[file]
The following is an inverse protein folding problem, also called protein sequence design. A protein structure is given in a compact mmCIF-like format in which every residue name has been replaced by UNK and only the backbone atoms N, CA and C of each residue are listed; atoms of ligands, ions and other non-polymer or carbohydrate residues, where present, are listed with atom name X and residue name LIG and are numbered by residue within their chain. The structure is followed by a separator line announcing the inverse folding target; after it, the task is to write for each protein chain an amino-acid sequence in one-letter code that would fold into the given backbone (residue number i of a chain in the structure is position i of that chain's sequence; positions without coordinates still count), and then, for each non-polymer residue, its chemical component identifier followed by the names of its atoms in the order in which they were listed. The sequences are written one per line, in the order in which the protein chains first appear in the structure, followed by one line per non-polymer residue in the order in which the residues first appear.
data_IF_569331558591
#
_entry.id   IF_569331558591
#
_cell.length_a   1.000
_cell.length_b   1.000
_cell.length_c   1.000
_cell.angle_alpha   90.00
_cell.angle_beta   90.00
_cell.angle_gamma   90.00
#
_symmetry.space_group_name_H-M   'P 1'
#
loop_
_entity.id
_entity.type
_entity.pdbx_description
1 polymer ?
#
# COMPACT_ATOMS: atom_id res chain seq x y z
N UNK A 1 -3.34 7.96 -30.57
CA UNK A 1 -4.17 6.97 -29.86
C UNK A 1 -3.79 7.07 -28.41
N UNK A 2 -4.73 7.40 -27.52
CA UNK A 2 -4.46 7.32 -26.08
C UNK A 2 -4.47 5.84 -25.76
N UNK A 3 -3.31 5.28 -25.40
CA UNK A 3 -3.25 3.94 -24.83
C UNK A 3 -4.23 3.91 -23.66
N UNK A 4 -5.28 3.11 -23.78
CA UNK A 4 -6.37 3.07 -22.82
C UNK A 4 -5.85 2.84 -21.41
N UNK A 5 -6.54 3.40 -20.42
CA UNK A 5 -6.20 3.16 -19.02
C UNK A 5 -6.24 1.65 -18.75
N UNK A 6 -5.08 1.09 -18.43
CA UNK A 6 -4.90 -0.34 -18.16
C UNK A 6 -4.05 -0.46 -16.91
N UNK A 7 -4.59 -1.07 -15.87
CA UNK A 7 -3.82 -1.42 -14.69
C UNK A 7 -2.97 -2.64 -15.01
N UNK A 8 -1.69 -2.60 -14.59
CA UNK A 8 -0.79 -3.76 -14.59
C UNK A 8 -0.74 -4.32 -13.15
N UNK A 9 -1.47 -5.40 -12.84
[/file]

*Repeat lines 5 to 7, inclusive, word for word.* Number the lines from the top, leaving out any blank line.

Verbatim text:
#
_cell.length_a   1.000
_cell.length_b   1.000